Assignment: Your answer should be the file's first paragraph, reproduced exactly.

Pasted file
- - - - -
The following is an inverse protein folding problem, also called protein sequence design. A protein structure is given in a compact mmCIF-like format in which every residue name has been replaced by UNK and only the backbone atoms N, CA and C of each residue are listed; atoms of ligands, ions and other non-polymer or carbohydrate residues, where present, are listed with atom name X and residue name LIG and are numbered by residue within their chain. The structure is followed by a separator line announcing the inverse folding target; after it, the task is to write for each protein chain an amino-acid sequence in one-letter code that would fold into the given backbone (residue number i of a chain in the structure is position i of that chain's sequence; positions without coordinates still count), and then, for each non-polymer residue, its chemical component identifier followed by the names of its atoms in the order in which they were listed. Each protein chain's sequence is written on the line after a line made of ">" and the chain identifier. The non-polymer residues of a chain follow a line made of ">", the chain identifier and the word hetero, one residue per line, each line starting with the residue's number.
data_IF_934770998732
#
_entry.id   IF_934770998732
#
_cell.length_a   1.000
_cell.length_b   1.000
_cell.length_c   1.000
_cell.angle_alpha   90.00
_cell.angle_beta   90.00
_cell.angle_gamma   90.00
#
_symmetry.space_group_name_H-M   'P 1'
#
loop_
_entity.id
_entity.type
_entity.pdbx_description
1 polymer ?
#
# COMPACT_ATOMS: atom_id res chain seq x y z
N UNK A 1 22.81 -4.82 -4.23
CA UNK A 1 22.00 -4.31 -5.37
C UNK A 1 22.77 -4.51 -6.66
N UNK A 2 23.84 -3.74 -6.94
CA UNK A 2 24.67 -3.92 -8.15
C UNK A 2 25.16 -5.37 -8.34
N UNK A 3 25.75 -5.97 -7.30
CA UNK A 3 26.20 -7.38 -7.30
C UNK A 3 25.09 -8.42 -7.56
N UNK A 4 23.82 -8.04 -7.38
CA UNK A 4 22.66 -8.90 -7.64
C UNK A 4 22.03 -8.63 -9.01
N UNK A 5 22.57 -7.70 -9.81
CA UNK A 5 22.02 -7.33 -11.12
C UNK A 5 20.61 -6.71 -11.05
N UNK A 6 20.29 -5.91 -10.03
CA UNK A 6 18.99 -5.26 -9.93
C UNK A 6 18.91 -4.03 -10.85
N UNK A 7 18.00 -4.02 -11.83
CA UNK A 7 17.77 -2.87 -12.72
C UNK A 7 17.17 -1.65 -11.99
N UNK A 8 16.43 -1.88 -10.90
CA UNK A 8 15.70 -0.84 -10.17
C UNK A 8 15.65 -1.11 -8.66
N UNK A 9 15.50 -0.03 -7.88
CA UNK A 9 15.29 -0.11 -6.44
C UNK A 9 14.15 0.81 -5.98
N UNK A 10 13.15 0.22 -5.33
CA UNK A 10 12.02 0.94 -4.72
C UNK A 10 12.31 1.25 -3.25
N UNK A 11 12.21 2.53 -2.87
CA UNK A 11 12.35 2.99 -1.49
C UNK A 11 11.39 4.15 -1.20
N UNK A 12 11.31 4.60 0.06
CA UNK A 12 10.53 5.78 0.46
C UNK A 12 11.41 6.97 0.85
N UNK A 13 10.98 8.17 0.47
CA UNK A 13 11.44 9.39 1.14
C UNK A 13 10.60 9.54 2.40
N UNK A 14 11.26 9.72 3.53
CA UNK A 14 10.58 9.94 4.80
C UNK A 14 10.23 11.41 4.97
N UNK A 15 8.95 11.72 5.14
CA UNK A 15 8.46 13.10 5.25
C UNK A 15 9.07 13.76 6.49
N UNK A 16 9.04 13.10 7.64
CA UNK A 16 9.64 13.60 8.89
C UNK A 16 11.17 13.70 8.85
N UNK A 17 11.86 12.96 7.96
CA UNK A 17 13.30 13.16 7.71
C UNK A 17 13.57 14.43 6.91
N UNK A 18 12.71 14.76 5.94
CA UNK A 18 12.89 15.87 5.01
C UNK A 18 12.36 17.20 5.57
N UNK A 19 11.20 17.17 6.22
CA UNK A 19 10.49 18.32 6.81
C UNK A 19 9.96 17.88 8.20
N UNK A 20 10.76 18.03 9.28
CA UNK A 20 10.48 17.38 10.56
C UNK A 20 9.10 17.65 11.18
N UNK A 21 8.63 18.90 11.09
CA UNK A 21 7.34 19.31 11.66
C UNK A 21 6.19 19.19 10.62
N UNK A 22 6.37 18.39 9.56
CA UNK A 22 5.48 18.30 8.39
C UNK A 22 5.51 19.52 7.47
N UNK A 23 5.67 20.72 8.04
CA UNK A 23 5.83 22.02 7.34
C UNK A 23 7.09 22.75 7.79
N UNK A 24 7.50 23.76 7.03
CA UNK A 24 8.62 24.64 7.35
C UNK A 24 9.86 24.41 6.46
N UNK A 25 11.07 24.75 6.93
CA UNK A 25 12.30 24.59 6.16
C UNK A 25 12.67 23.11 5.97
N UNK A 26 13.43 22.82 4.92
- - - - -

The following is an inverse protein folding problem, also called protein sequence design. A protein structure is given in a compact mmCIF-like format in which every residue name has been replaced by UNK and only the backbone atoms N, CA and C of each residue are listed; atoms of ligands, ions and other non-polymer or carbohydrate residues, where present, are listed with atom name X and residue name LIG and are numbered by residue within their chain. The structure is followed by a separator line announcing the inverse folding target; after it, the task is to write for each protein chain an amino-acid sequence in one-letter code that would fold into the given backbone (residue number i of a chain in the structure is position i of that chain's sequence; positions without coordinates still count), and then, for each non-polymer residue, its chemical component identifier followed by the names of its atoms in the order in which they were listed. Each protein chain's sequence is written on the line after a line made of ">" and the chain identifier. The non-polymer residues of a chain follow a line made of ">", the chain identifier and the word hetero, one residue per line, each line starting with the residue's number.